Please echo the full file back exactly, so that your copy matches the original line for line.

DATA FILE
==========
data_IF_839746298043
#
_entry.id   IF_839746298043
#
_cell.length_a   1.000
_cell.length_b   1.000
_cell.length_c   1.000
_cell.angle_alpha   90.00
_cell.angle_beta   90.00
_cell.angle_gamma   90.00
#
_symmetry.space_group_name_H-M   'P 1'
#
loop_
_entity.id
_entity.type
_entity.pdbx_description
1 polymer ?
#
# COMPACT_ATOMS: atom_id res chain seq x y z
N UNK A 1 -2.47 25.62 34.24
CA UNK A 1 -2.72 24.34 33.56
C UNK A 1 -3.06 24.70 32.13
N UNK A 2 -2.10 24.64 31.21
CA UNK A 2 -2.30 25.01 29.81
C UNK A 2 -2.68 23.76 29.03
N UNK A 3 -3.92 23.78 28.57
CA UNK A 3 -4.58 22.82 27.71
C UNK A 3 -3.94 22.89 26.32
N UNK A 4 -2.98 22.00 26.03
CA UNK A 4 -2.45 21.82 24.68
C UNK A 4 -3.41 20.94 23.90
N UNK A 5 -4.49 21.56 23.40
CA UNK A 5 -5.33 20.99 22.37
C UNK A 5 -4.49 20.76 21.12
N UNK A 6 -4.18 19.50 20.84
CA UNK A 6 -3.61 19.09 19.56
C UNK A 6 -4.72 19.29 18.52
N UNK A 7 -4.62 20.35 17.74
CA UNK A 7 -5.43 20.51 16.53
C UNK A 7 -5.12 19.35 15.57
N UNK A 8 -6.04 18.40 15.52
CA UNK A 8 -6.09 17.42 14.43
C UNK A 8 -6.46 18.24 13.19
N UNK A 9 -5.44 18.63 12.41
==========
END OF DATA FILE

data_IF_839746298043
#
_entry.id   IF_839746298043
#
_cell.length_a   1.000
_cell.length_b   1.000
_cell.length_c   1.000
_cell.angle_alpha   90.00
_cell.angle_beta   90.00
_cell.angle_gamma   90.00
#
_symmetry.space_group_name_H-M   'P 1'
#
loop_
_entity.id
_entity.type
_entity.pdbx_description
1 polymer ?
#
# COMPACT_ATOMS: atom_id res chain seq x y z
N UNK A 1 -2.47 25.62 34.24
CA UNK A 1 -2.72 24.34 33.56
C UNK A 1 -3.06 24.70 32.13
N UNK A 2 -2.10 24.64 31.21
CA UNK A 2 -2.30 25.01 29.81
C UNK A 2 -2.68 23.76 29.03
N UNK A 3 -3.92 23.78 28.57
CA UNK A 3 -4.58 22.82 27.71
C UNK A 3 -3.94 22.89 26.32
N UNK A 4 -2.98 22.00 26.03
CA UNK A 4 -2.45 21.82 24.68
C UNK A 4 -3.41 20.94 23.90
N UNK A 5 -4.49 21.56 23.40
CA UNK A 5 -5.33 20.99 22.37
C UNK A 5 -4.49 20.76 21.12
N UNK A 6 -4.18 19.50 20.84
CA UNK A 6 -3.61 19.09 19.56
C UNK A 6 -4.72 19.29 18.52
N UNK A 7 -4.62 20.35 17.74
CA UNK A 7 -5.43 20.51 16.53
C UNK A 7 -5.12 19.35 15.57
N UNK A 8 -6.04 18.40 15.52
CA UNK A 8 -6.09 17.42 14.43
C UNK A 8 -6.46 18.24 13.19
N UNK A 9 -5.44 18.63 12.41